Put simply a consolidator is a firm whose business is to acquire other smaller firms and by using economies of scale make the acquired firm more profitable for the benefit of all. To take an example, we act for Cubism Law in London which has grown from £0 to £8m in 10 years. As part of this growth, we have placed 6 firms with them, all of whose Partners report less stress and more profit. If one analyses the 9 CBD postcodes in London there are c350 1-3 partner firms. Most of these are good firms with long histories and run by good partners, but all are dealing with landlords, the bank, PII, SRA, recruitment, current staff, photocopier leases etc and myriad other non-law elements which are a distraction. Partners report that running the business of the firm takes about 1 day per week and therefore they are all losing 20% of their competitive edge to rivals. Joining a firm such as Cubism takes away all of these distractions and so immediately they are able to be 20% more productive.


“But we value our independence” is generally the stock answer to such an idea. That is not a problem, if your firm’s brand has real value, then keep it as a trading name. However, be honest and ask yourself what is your independence really worth? By joining a larger umbrella organisation which will run everything from the offices, to billing, to marketing, to compliance in return for a % of fees generated what have you lost apart from your problems?


Simply calculate what your draw currently is, and if it is less than the 60-70% Cubism would pay you then such a move will make money. Then consider the ability to cross-sell to other members of the group. One of our firms was primarily a conveyancing business, but the partner had a client with a major litigation matter. He could not deal with this but passed it to his litigation colleagues and earned 20% of the fee, in this case a six figure sum. Finally consider that your succession is now dealt with and suddenly independence might look like an expensive luxury.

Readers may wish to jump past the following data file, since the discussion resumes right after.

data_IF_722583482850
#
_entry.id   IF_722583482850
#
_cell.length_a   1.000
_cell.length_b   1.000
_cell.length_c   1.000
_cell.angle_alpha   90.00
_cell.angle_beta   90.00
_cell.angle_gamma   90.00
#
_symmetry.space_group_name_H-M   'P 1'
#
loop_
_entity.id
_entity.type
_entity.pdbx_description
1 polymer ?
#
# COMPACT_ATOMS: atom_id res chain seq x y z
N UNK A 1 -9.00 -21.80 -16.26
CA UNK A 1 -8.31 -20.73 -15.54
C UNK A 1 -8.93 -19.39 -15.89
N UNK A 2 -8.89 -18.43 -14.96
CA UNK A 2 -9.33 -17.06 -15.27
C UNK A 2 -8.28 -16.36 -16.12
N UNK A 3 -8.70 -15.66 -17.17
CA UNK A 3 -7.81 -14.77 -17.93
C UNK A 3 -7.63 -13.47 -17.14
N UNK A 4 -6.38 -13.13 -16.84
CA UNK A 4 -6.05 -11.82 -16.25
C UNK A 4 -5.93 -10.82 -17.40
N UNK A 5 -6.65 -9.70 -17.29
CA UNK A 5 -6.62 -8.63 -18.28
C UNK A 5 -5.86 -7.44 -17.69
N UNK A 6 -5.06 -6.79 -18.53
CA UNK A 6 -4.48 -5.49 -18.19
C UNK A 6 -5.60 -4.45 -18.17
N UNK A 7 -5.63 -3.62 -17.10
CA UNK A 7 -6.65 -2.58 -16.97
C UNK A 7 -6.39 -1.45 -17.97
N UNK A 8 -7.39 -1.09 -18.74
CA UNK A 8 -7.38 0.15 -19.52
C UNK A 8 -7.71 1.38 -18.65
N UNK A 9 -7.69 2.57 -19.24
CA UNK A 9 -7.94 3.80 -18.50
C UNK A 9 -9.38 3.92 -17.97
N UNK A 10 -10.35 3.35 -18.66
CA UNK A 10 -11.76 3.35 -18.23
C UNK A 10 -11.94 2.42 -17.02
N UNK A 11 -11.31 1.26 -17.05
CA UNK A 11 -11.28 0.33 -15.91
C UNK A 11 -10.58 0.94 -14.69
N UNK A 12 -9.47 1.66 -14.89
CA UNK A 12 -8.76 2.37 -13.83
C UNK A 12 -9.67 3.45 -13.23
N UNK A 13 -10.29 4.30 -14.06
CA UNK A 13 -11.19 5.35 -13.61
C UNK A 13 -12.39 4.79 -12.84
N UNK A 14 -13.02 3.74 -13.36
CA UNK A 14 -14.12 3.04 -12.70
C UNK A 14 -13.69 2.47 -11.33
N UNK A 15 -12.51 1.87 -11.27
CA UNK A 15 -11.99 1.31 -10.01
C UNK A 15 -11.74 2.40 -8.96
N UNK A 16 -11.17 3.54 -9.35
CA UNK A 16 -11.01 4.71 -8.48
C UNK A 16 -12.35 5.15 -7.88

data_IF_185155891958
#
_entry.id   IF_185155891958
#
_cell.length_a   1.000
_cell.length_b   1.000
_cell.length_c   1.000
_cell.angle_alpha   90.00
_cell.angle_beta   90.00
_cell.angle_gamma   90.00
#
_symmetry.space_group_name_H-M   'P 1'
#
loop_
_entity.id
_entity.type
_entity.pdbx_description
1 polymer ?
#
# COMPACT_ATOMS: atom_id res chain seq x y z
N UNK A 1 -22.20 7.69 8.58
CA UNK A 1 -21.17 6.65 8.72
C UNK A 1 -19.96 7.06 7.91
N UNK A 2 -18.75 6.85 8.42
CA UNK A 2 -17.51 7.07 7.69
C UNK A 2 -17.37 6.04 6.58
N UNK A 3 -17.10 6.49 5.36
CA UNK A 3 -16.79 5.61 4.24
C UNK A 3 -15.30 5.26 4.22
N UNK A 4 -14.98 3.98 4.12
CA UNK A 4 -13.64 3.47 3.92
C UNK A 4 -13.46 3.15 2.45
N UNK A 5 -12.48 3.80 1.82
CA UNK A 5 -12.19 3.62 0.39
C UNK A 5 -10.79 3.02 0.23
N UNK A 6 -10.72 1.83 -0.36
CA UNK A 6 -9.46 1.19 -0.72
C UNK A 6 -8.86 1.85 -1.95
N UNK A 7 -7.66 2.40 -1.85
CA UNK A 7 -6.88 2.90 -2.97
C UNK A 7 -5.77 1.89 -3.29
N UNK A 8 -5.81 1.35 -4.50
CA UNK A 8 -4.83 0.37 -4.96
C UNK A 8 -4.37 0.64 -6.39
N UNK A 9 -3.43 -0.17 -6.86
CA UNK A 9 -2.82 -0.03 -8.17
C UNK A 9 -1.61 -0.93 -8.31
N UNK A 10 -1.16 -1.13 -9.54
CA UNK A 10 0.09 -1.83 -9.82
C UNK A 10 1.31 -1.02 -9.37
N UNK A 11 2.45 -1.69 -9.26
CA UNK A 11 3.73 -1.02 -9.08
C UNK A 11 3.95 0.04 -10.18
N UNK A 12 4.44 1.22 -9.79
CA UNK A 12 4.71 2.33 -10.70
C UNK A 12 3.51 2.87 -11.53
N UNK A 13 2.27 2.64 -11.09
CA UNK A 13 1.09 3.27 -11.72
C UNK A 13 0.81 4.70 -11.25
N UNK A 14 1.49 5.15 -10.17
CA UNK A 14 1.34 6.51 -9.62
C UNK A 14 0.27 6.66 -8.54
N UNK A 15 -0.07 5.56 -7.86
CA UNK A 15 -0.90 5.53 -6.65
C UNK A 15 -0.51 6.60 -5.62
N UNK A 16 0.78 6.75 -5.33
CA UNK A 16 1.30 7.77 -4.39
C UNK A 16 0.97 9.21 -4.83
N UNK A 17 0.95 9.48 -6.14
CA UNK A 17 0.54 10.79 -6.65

There are a few other firms out there doing this, Gordon Dadds is a great business looking to go national and there is Star Legal and now Echelon Law as well, so if traditional merger with a similar firm is not the answer, and often is not because you just get a larger firm with the same issues, then the consolidator route could be for you. One thing to note, with this type of fee % model there is nowhere for unproductive partners to hide, but for those that are driven they offer a very sensible option.


We act for a number of consolidators, if you would like a conversation about whether this option might be for you, please get in touch.


What is my firm worth?

If there is one question we are often asked it is what is my law firm worth. The simple answer is nothing and that seems so unfair until you consider a few points.